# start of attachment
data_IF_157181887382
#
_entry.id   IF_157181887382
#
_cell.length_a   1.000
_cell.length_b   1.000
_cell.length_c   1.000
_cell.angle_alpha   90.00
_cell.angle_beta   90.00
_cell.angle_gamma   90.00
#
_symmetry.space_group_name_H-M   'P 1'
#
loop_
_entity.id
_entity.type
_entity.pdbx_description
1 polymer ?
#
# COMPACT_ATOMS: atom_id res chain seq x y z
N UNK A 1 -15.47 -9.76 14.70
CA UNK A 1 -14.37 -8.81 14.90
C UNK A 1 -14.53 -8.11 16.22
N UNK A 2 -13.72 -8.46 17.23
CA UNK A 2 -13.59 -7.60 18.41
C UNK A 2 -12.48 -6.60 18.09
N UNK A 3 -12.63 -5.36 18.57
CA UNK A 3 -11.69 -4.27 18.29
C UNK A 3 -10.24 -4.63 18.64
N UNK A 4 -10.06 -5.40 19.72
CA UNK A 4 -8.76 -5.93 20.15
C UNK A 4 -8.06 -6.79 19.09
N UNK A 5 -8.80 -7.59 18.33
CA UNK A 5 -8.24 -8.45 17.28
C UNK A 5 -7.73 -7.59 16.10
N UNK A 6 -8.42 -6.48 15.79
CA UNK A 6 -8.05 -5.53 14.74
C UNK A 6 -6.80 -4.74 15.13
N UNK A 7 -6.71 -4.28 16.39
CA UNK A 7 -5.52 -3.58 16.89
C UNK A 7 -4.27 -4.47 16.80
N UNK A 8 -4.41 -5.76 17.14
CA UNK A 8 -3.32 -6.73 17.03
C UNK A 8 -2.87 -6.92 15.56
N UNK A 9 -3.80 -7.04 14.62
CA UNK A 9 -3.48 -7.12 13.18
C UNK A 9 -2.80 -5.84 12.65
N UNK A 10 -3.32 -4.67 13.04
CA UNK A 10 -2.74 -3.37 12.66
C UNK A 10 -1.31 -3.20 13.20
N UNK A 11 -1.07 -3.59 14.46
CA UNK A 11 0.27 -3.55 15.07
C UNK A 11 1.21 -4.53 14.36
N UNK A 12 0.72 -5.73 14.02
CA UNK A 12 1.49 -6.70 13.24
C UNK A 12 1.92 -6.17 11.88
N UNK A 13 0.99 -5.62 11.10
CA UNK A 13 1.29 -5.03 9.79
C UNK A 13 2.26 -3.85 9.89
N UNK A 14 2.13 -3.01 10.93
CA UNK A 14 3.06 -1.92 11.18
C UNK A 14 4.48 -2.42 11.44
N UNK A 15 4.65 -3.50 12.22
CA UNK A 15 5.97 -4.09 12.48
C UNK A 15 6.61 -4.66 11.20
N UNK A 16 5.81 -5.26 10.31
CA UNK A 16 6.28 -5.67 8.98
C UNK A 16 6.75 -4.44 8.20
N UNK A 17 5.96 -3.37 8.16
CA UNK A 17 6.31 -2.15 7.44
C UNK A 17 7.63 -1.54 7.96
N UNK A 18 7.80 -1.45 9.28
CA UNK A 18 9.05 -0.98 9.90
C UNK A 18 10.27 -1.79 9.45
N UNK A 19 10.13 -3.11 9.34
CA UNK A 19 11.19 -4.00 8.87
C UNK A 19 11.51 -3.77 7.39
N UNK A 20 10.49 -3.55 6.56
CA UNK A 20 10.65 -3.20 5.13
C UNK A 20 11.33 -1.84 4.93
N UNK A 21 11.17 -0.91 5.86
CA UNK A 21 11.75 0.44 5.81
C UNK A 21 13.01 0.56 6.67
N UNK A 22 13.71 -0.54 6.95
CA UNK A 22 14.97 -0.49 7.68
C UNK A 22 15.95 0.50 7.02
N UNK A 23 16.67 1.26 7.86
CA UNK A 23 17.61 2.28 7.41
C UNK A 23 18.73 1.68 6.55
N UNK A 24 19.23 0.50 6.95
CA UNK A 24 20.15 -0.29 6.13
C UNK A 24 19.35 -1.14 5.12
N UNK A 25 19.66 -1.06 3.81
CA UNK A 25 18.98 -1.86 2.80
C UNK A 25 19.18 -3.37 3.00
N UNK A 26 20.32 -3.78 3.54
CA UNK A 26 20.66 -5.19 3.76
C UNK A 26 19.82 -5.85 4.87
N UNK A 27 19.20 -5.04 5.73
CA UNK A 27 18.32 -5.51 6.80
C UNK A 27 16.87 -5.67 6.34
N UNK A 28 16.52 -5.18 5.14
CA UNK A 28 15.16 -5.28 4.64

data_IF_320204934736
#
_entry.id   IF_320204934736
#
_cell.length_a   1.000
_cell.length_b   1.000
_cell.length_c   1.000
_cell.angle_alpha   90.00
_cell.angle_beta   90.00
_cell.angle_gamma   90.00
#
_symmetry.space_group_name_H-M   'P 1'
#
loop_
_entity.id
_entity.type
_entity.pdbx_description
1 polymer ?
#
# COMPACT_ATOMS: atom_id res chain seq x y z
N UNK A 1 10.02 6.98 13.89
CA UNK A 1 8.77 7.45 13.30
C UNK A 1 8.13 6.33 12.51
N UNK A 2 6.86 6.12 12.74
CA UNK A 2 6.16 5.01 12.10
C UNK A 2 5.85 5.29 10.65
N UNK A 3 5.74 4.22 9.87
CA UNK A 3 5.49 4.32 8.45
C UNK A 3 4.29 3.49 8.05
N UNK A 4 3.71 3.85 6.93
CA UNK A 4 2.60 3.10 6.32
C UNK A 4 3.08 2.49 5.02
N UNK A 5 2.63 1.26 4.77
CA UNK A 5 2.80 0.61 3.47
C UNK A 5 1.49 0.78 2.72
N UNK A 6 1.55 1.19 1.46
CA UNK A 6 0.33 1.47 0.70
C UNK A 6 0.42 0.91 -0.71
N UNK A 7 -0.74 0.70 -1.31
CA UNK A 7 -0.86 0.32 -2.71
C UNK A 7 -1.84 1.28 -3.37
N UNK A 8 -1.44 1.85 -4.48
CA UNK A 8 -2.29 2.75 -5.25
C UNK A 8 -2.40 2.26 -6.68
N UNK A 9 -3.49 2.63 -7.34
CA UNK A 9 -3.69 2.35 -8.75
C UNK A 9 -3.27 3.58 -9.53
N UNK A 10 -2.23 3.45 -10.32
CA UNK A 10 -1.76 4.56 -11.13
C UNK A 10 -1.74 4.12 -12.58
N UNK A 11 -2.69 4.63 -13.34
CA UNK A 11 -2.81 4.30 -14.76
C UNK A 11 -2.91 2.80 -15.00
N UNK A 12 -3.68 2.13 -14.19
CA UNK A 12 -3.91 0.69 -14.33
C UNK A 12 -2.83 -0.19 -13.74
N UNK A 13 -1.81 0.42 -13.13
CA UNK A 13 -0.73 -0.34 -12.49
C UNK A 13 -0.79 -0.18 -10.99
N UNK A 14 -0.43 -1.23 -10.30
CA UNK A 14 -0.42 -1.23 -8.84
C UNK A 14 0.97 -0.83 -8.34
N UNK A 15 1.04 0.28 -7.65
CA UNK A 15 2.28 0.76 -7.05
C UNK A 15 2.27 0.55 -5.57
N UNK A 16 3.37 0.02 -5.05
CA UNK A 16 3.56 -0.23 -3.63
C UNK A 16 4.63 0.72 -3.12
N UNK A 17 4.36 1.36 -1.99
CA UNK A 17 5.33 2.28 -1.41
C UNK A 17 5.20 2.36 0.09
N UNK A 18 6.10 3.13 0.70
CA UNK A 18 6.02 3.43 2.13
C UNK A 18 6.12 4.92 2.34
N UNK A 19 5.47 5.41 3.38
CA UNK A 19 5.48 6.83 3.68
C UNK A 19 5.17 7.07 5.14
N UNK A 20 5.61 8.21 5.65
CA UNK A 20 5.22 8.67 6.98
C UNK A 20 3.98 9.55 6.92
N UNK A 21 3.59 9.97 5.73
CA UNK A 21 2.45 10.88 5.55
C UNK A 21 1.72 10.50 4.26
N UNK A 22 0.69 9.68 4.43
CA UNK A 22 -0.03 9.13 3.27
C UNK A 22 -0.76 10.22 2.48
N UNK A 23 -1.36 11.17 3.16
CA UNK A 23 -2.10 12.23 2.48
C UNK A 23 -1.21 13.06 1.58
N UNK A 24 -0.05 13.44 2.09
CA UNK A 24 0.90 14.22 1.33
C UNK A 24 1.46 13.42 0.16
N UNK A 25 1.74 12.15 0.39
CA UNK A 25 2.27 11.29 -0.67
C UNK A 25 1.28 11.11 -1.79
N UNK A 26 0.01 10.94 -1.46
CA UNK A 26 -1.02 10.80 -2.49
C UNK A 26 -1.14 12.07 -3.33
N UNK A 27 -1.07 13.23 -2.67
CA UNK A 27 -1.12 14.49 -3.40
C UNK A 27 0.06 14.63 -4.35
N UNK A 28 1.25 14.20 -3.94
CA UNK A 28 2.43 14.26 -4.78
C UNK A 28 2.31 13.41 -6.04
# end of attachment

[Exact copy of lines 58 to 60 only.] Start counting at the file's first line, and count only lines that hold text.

CA UNK A 13 1.29 -5.03 9.79
C UNK A 13 2.26 -3.85 9.89
N UNK A 14 2.13 -3.01 10.93